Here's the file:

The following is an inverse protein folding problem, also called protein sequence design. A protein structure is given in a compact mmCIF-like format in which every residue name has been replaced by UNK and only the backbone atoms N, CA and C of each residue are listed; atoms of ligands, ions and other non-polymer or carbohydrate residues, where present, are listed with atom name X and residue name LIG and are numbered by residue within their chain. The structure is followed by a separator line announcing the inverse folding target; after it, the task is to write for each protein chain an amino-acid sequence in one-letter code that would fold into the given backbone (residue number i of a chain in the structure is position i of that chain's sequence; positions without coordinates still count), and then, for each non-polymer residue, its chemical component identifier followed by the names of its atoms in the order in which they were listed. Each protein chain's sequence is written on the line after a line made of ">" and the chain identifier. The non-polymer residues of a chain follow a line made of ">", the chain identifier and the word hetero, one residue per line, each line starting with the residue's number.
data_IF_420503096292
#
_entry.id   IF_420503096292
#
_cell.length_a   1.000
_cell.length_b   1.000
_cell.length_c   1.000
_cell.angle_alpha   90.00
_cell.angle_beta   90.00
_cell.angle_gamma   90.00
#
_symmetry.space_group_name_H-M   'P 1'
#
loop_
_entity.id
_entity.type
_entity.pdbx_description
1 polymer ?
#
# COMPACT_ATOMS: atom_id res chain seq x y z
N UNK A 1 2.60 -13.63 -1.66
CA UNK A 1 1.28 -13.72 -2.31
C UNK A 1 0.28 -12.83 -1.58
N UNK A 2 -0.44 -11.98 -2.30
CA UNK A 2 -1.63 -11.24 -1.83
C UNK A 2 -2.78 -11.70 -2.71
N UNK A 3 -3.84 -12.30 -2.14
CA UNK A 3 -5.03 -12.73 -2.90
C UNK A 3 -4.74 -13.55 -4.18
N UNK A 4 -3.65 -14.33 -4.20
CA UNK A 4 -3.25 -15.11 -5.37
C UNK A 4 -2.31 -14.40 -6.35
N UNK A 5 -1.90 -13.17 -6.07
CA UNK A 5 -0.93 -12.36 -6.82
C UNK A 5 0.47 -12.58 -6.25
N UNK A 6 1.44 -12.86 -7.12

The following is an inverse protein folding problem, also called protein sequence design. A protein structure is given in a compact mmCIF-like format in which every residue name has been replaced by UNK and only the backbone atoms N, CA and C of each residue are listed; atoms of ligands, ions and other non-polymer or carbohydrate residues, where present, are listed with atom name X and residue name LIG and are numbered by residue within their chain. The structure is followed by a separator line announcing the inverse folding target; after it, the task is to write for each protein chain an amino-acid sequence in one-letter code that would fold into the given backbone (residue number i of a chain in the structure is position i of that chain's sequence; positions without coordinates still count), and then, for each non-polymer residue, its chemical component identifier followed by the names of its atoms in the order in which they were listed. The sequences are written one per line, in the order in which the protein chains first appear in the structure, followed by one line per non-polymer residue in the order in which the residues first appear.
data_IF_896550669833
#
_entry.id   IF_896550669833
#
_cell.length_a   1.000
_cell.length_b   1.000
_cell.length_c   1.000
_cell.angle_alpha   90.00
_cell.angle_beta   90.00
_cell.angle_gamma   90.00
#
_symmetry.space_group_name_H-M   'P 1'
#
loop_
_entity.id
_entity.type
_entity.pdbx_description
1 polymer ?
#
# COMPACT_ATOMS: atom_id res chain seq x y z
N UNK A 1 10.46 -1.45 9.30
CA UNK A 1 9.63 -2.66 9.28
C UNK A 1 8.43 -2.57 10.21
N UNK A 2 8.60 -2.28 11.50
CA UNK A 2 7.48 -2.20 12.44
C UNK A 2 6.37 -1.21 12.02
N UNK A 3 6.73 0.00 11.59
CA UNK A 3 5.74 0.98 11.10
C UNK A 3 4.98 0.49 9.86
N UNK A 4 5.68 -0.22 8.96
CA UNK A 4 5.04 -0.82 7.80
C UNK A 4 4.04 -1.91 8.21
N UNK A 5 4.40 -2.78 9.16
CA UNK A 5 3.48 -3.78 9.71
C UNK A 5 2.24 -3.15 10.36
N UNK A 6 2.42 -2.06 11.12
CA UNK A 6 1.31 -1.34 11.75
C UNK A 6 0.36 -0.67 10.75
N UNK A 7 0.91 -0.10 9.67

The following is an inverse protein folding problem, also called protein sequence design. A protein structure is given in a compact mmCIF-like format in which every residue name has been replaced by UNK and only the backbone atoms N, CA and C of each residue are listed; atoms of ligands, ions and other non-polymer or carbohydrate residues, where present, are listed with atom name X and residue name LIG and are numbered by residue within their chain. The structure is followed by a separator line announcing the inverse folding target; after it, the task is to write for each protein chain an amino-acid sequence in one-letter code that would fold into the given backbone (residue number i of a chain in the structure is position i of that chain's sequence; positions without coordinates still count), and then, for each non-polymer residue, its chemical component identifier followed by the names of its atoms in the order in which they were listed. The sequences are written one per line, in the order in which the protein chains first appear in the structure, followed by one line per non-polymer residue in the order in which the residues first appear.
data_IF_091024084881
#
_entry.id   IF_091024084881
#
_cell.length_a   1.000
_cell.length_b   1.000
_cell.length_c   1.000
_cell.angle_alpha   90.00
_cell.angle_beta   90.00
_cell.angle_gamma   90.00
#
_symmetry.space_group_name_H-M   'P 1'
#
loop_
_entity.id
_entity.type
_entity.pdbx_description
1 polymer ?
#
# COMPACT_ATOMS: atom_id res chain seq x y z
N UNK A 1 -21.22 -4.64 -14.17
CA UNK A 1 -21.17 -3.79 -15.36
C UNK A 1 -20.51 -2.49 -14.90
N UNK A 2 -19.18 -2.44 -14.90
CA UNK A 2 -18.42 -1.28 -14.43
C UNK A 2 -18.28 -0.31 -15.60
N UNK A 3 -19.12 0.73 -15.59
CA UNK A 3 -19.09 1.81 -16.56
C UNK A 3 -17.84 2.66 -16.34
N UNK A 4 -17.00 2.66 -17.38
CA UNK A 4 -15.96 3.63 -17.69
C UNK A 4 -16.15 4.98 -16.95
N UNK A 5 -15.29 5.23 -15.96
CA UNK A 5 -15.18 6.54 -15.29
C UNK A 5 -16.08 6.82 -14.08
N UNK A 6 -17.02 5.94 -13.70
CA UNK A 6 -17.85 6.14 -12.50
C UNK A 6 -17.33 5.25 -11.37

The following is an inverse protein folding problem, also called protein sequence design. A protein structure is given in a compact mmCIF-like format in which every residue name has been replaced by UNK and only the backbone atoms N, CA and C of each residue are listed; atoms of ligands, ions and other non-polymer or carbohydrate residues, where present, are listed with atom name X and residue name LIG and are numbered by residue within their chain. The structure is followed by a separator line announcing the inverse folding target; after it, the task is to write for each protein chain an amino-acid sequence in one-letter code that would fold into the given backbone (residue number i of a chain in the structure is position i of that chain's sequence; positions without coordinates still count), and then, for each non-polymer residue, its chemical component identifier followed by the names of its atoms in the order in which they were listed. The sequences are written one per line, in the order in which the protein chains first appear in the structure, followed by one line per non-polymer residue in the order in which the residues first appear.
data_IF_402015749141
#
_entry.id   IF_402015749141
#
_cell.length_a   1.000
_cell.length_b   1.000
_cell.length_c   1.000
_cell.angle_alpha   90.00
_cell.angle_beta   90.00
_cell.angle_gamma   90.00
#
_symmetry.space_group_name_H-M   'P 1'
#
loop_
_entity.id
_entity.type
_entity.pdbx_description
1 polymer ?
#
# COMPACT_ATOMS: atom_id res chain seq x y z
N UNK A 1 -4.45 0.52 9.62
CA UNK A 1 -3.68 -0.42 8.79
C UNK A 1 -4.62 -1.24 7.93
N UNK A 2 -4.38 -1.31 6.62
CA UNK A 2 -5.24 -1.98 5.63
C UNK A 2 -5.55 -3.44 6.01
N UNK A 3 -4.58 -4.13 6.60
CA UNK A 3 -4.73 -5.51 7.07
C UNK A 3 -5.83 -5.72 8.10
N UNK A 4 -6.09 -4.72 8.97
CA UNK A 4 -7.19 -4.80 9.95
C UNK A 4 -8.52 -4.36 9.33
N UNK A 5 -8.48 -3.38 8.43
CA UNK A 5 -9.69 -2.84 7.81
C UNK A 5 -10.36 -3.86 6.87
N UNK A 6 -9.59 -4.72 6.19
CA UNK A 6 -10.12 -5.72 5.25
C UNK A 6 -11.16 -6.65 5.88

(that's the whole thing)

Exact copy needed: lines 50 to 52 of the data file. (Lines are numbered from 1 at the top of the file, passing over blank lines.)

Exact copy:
_symmetry.space_group_name_H-M   'P 1'
#
loop_